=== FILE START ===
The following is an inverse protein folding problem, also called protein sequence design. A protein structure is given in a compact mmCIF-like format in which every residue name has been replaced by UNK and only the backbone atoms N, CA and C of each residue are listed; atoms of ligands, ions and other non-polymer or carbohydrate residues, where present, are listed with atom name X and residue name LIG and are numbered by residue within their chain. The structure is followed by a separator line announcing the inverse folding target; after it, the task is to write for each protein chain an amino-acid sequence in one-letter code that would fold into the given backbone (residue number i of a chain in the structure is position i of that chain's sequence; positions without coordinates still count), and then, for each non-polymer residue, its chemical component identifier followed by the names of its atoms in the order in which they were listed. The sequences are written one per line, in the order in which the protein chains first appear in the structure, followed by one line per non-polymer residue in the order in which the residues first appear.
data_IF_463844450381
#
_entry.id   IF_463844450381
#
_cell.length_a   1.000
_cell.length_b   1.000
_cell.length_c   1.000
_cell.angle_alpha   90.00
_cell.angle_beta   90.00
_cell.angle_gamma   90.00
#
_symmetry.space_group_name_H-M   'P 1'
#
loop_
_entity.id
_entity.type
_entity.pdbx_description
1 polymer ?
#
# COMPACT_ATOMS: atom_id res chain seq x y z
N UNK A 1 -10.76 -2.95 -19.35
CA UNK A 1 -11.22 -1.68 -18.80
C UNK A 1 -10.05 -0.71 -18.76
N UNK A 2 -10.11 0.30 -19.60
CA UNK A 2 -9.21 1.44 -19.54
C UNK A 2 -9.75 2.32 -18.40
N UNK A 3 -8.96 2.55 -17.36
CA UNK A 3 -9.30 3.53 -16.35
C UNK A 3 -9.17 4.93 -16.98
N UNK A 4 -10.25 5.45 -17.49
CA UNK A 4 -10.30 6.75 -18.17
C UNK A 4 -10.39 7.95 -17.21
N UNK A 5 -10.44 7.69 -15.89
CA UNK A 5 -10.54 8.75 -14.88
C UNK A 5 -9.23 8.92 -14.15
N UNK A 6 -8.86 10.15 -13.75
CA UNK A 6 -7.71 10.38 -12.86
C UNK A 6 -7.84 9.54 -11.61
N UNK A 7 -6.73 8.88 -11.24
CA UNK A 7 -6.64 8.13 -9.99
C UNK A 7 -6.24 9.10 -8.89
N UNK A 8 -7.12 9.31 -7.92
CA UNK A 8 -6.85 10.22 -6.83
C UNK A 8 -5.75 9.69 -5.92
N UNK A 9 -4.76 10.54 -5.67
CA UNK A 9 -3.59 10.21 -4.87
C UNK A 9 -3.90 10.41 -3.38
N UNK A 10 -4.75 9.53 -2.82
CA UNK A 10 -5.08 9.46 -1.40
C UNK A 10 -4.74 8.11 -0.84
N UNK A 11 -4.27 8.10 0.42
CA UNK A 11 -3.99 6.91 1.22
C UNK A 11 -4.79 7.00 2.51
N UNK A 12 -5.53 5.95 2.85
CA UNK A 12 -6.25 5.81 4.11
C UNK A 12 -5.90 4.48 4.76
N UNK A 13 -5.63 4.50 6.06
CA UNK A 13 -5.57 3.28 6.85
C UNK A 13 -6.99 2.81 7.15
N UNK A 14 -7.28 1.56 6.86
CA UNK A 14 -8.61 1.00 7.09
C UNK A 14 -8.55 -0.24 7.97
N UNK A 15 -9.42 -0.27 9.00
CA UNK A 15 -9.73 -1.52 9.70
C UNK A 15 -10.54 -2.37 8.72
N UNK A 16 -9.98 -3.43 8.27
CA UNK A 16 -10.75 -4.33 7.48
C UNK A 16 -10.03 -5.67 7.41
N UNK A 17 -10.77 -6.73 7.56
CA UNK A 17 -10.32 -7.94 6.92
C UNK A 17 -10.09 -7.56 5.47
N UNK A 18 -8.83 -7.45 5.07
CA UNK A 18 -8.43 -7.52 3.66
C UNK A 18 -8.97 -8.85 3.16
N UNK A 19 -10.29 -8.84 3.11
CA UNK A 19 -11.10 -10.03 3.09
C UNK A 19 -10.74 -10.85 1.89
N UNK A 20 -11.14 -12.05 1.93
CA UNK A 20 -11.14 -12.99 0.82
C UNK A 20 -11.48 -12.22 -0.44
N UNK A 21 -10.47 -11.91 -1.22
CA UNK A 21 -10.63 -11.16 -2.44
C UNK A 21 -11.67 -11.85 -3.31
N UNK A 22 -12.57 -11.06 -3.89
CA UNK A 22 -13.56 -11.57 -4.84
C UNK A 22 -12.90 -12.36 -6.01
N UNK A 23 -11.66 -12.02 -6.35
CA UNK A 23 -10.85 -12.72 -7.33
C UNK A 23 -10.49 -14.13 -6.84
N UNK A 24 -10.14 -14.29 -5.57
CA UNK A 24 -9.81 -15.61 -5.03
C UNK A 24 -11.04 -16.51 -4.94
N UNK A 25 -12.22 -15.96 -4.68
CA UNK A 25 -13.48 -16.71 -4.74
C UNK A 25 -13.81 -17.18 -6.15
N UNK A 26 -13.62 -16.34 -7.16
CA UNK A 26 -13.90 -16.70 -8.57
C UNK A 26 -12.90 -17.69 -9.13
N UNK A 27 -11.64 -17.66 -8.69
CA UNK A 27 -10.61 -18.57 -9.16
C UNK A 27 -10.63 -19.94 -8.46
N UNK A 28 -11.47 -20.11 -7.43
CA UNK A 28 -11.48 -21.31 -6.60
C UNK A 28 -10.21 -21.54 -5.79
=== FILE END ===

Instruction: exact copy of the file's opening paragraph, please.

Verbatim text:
The following is an inverse protein folding problem, also called protein sequence design. A protein structure is given in a compact mmCIF-like format in which every residue name has been replaced by UNK and only the backbone atoms N, CA and C of each residue are listed; atoms of ligands, ions and other non-polymer or carbohydrate residues, where present, are listed with atom name X and residue name LIG and are numbered by residue within their chain. The structure is followed by a separator line announcing the inverse folding target; after it, the task is to write for each protein chain an amino-acid sequence in one-letter code that would fold into the given backbone (residue number i of a chain in the structure is position i of that chain's sequence; positions without coordinates still count), and then, for each non-polymer residue, its chemical component identifier followed by the names of its atoms in the order in which they were listed. The sequences are written one per line, in the order in which the protein chains first appear in the structure, followed by one line per non-polymer residue in the order in which the residues first appear.